It Pays to Eat Less as You Age
HEAD & NECK
Ski Helmets Encouraged for All
Zen May Thicken Brain, Thwart Pain
Many Children Will Outgrow Headaches
HEALTH & TECHNOLOGY
'Comfort Dogs' Come to Emotional Rescue
Study Suggests Link Between Cell Phones and Brain Tumors
Save Your Aging Brain, Try Surfing The Web
HEARING
Summer Sounds Can Lead to Hearing Loss
Noise Hurts Men's Hearing More, Study Shows
HEART & CARDIOVASCULAR
Fish Oil Supplements Help With Heart Failure
Women Who Run May Benefit From Extra Folic Acid
Irregular Heartbeat Tied to Alzheimer's Disease
INFECTIOUS DISEASE
The HPV Vaccine: Preventative Medicine or Human Sacrifice?
Grapefruit Compound Inhibits Hepatitis C Virus
Poor Restroom Cleaning Causes Cruise-Ship Sickness
INFERTILITY
Obesity May Affect Fertility in Young Womene
KID'S HEALTH
Coconut Oil May Help Fight Childhood Pneumonia
Gene Variation Found in Boys With Delinquent Peers
Fussy Babys Could Be Out Of Your Control
MEN'S HEALTH
Noise Hurts Men's Hearing More, Study Shows
Lots of Sex May Prevent Erectile Dysfunction
Varicose Veins May Mask Larger Problem
MENTAL HEALTH
17 Ways to Create the Perfect Workday
How to Attack Holiday Stress Head-On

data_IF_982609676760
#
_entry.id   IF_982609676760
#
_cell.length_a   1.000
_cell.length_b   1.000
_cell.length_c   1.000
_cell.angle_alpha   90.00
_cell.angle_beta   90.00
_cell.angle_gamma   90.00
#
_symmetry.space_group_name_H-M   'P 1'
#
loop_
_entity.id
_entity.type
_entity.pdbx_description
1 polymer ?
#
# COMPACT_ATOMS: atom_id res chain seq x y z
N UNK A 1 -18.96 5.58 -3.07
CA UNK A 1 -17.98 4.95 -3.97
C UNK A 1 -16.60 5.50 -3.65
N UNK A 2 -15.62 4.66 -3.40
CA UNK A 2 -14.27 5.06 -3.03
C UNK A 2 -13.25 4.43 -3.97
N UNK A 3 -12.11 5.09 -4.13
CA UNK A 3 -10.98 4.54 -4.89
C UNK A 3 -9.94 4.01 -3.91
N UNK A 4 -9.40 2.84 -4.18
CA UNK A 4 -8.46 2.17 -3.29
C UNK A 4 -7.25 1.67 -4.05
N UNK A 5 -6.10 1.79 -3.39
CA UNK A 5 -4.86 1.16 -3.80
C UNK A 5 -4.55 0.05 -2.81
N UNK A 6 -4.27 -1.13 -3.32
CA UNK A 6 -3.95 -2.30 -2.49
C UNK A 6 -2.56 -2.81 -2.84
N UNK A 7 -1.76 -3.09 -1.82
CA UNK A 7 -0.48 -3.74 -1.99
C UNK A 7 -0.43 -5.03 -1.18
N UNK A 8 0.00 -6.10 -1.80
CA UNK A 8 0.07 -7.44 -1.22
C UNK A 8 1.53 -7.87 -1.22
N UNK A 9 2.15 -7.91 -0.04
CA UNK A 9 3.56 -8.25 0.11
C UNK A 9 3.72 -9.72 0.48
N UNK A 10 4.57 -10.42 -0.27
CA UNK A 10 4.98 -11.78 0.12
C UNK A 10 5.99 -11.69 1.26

Bullying Seems to Affect Kids Years Later
PAIN
Are We Exercising Pain Away? Not So Much.
Tai Chi May Help Ease Fibromyalgia
'Cell Phone Elbow' -- A New Ill for the Wired Age
PHYSICAL THERAPY
PREGNANCY
Music of Mozart Soothes the Preemie Baby
Exercise As Well As Acupuncture, May Ease Polycystic Ovarian Syndrome
Alternative Treatments May Boost IVF Success
SENIORS
Tai Chi and Qigong Offer Many Health Benefits: Review
Healthy Diet Could Cut Alzheimer's Disease Risk
The Healthy Habits of Centenarians
SEXUAL HEALTH
SLEEP DISORDERS
6 to 8 Hours of Shut-Eye Is Optimal for Health
Better Sleep, Grades Seem to Go Up
Daylight Savings: Not a Bright Time for All
WOMEN'S HEALTH
Natural Therapies for Menopause
Woman in America Are Delaying Motherhood, Study Says
Flame-Retardant Chemical Linked to Conception Problems
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Years of Heavy Smoking Raises Heart Risks

FRIDAY, May 15 (HealthDay News) -- Highlighting the negative impact tobacco use has on cardiovascular health, researchers say that heavy smokers were 2.5 times more likely to die than their non-smoking peers during a 30-year study in Norway.

The newly available research found that nonsmokers lived longer and experienced fewer incidents of heart attack and cardiovascular disease than smokers, especially when compared with heavy smokers (those who lit up at least 20 cigarettes a day).